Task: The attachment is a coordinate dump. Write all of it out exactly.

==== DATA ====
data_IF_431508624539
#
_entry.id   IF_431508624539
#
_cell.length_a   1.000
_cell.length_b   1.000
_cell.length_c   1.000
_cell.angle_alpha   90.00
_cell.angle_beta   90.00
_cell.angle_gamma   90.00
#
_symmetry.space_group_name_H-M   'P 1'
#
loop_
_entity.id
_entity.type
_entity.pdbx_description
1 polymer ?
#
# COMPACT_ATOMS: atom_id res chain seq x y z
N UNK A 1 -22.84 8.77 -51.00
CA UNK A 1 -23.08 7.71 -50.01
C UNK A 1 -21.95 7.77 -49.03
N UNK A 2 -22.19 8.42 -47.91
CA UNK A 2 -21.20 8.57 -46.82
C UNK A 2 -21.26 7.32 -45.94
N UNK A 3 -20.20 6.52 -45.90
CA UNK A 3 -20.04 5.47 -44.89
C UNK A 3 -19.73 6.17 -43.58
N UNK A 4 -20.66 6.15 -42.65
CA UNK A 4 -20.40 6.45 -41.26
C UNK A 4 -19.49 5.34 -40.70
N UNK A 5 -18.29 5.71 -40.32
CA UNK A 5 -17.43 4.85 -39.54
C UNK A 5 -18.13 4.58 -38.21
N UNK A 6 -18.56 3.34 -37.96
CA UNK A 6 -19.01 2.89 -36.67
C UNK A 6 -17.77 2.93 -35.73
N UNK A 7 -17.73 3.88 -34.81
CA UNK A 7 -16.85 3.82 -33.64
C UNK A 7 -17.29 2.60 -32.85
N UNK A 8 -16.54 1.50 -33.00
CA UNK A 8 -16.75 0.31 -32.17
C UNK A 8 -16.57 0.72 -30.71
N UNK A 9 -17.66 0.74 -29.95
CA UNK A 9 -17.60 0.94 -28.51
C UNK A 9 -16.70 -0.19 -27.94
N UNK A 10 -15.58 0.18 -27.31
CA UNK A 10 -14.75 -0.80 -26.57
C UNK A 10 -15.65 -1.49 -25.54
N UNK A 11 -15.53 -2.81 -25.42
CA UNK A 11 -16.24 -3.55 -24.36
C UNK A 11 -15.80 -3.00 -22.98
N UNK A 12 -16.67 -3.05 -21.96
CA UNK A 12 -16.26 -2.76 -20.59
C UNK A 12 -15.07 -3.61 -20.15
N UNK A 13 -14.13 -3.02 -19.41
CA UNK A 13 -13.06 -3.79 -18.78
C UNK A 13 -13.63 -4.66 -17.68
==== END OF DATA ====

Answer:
data_IF_431508624539
#
_entry.id   IF_431508624539
#
_cell.length_a   1.000
_cell.length_b   1.000
_cell.length_c   1.000
_cell.angle_alpha   90.00
_cell.angle_beta   90.00
_cell.angle_gamma   90.00
#
_symmetry.space_group_name_H-M   'P 1'
#
loop_
_entity.id
_entity.type
_entity.pdbx_description
1 polymer ?
#
# COMPACT_ATOMS: atom_id res chain seq x y z
N UNK A 1 -22.84 8.77 -51.00
CA UNK A 1 -23.08 7.71 -50.01
C UNK A 1 -21.95 7.77 -49.03
N UNK A 2 -22.19 8.42 -47.91
CA UNK A 2 -21.20 8.57 -46.82
C UNK A 2 -21.26 7.32 -45.94
N UNK A 3 -20.20 6.52 -45.90
CA UNK A 3 -20.04 5.47 -44.89
C UNK A 3 -19.73 6.17 -43.58
N UNK A 4 -20.66 6.15 -42.65
CA UNK A 4 -20.40 6.45 -41.26
C UNK A 4 -19.49 5.34 -40.70
N UNK A 5 -18.29 5.71 -40.32
CA UNK A 5 -17.43 4.85 -39.54
C UNK A 5 -18.13 4.58 -38.21
N UNK A 6 -18.56 3.34 -37.96
CA UNK A 6 -19.01 2.89 -36.67
C UNK A 6 -17.77 2.93 -35.73
N UNK A 7 -17.73 3.88 -34.81
CA UNK A 7 -16.85 3.82 -33.64
C UNK A 7 -17.29 2.60 -32.85
N UNK A 8 -16.54 1.50 -33.00
CA UNK A 8 -16.75 0.31 -32.17
C UNK A 8 -16.57 0.72 -30.71
N UNK A 9 -17.66 0.74 -29.95
CA UNK A 9 -17.60 0.94 -28.51
C UNK A 9 -16.70 -0.19 -27.94
N UNK A 10 -15.58 0.18 -27.31
CA UNK A 10 -14.75 -0.80 -26.57
C UNK A 10 -15.65 -1.49 -25.54
N UNK A 11 -15.53 -2.81 -25.42
CA UNK A 11 -16.24 -3.55 -24.36
C UNK A 11 -15.80 -3.00 -22.98
N UNK A 12 -16.67 -3.05 -21.96
CA UNK A 12 -16.26 -2.76 -20.59
C UNK A 12 -15.07 -3.61 -20.15
N UNK A 13 -14.13 -3.02 -19.41
CA UNK A 13 -13.06 -3.79 -18.78
C UNK A 13 -13.63 -4.66 -17.68